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I made these watercolors on my kitchen wall during lockdown. Being mostly indoors throughout that time and unable to see people or socialise, time felt different. Each day was as endless and dull as the previous one, yet strangely weeks seemed to be flying by. I spent a lot of time either reminiscing and remembering the past or hoping and worrying about the future.
I found myself paying more attention to the things around me at home, like bodega flowers or candles, and the way they spoke simultaneously of both loss and joy, and the passing of time. Sightings on my daily walks also provided inspiration - things I might have overlooked before became creative encounters (a fountain at night or a delivery sign in a restaurant window).
Aglaé Bassens (b. 1986, Belgium) lives and works in Brooklyn, NY. Solo exhibitions include Surface Tension at Nars Foundation, Brooklyn (2018), You Can See Better From Here at CRUSH Curatorial, New York (2018) and Front Parting, Cabin Gallery London (2016). Recent group shows include Still Here, Newington Gallery, London (2019), Chains, Central Park Gallery, Los Angeles (2019), HEADS, The Java Project, Brooklyn (2017), Contemporary British Painting Prize, London (2016), Biennial Of Painting: The Painter's Touch, Museum of Deinze, Belgium (2014), PAPER, Saatchi Gallery, London (2013) and Jerwood Drawing Prize, London (2012). Her work is featured in New American Paintings No 134 Northeast Issue, and in 100 Painters of Tomorrow published by Thames and Hudson (2014). She has a BA in Fine Art from the Ruskin School of Drawing and Fine Art, Oxford University (2007) and an MFA in Fine Art Painting from the Slade School of Fine Art, London (2011).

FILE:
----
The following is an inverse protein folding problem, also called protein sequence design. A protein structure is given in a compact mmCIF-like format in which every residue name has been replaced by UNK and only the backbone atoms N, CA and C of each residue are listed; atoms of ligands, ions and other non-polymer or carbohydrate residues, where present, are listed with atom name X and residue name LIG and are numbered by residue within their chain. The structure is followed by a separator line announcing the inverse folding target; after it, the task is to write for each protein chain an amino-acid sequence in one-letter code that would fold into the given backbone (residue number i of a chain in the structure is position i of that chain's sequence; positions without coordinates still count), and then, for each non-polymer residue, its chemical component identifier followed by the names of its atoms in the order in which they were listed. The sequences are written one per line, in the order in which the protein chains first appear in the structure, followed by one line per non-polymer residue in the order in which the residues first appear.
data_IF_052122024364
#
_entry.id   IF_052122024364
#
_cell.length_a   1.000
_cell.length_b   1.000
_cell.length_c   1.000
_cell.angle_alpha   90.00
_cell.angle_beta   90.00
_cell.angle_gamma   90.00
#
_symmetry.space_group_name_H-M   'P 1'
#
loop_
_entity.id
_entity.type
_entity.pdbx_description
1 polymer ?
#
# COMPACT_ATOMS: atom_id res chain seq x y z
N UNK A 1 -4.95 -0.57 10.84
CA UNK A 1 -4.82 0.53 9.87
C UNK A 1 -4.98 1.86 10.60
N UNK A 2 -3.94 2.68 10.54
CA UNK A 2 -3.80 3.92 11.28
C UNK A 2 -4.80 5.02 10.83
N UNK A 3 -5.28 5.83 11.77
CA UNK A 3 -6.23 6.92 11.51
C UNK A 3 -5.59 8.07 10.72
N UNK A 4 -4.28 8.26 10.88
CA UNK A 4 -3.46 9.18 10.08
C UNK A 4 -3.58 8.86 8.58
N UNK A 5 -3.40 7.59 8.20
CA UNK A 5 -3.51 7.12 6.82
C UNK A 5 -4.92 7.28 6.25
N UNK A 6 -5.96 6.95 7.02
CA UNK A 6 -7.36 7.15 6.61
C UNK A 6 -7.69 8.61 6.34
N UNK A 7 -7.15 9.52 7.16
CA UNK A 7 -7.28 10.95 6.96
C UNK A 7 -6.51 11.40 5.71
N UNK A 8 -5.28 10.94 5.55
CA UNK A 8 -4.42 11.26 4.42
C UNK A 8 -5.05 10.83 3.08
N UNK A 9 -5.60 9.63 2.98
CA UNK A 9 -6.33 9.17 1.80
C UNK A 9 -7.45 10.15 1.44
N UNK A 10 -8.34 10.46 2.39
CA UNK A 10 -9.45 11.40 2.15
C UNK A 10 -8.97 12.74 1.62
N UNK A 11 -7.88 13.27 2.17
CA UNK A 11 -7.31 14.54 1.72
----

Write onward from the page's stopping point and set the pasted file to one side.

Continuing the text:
I've spent this time in quarantine focusing on intimate drawings that reflect private moments of fantastical musings and close observations of daily activity. Social distance has left space for subconscious explorations and I'm thankful that the studio has become a quiet place to work out ideas and take refuge from dark times. Hoping these works will transport us to a space of curiosity, introspection, and play.
Jaqueline Cedar was born in Los Angeles, CA in 1985 and currently lives and works in Brooklyn, NY. In 2009 she received an MFA in Visual Arts from Columbia University. Recent exhibitions include solo shows at Cat Head Press, Indianapolis (2019), Marsh Gallery, Indiana University (2017), Crush Curatorial, Chelsea (2016), Steven Zevitas Gallery, Boston (2016) and 106 Green Gallery, Brooklyn (2014). She has also been included in exhibitions at David Risley Gallery Velvet Ropes, Copenhagen (2018), Zero Zero Velvet Ropes, Los Angeles (2018), Underdonk, Brooklyn (2018), The Hole Velvet Ropes, New York (2017), and Ortega y Gasset, Brooklyn (2017). Press includes Huffington Post, New American Paintings, Gorky's Granddaughter, Painters' Table, and The Boston Globe. Cedar's paintings and drawings address uncanny scenarios where characters engage themselves and one another with sincerity and purpose. Moments of desire, self-reflection, and lack of control motivate postures filled with bravado and vulnerability.